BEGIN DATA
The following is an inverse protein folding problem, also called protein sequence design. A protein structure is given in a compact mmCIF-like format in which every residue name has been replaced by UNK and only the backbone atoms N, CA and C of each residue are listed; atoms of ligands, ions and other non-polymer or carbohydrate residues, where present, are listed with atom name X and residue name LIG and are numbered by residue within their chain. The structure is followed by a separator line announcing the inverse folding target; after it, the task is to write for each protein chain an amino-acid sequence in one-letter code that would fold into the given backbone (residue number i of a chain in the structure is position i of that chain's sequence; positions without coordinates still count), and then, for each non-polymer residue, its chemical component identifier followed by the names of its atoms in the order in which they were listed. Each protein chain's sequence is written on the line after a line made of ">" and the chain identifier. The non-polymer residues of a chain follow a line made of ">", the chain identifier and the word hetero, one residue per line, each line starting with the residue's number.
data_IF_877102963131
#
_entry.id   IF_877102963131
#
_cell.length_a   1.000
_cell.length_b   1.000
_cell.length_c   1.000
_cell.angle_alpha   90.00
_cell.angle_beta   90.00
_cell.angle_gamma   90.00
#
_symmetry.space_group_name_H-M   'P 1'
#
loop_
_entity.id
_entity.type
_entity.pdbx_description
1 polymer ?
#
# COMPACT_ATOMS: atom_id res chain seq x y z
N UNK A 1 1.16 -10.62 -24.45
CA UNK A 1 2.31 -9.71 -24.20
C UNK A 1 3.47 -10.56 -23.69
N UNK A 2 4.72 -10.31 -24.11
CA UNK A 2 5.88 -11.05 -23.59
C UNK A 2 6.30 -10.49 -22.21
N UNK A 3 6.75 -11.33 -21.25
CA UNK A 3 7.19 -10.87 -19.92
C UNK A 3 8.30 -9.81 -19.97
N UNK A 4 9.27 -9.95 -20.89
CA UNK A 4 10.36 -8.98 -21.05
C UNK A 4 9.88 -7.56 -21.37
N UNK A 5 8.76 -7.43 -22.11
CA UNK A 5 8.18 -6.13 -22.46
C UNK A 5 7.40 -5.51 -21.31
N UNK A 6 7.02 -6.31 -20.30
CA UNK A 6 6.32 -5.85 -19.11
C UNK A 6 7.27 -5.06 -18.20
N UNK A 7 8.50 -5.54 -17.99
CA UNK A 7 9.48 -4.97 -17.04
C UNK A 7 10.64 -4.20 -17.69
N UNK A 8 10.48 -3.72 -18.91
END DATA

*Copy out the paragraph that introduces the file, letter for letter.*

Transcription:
The following is an inverse protein folding problem, also called protein sequence design. A protein structure is given in a compact mmCIF-like format in which every residue name has been replaced by UNK and only the backbone atoms N, CA and C of each residue are listed; atoms of ligands, ions and other non-polymer or carbohydrate residues, where present, are listed with atom name X and residue name LIG and are numbered by residue within their chain. The structure is followed by a separator line announcing the inverse folding target; after it, the task is to write for each protein chain an amino-acid sequence in one-letter code that would fold into the given backbone (residue number i of a chain in the structure is position i of that chain's sequence; positions without coordinates still count), and then, for each non-polymer residue, its chemical component identifier followed by the names of its atoms in the order in which they were listed. Each protein chain's sequence is written on the line after a line made of ">" and the chain identifier. The non-polymer residues of a chain follow a line made of ">", the chain identifier and the word hetero, one residue per line, each line starting with the residue's number.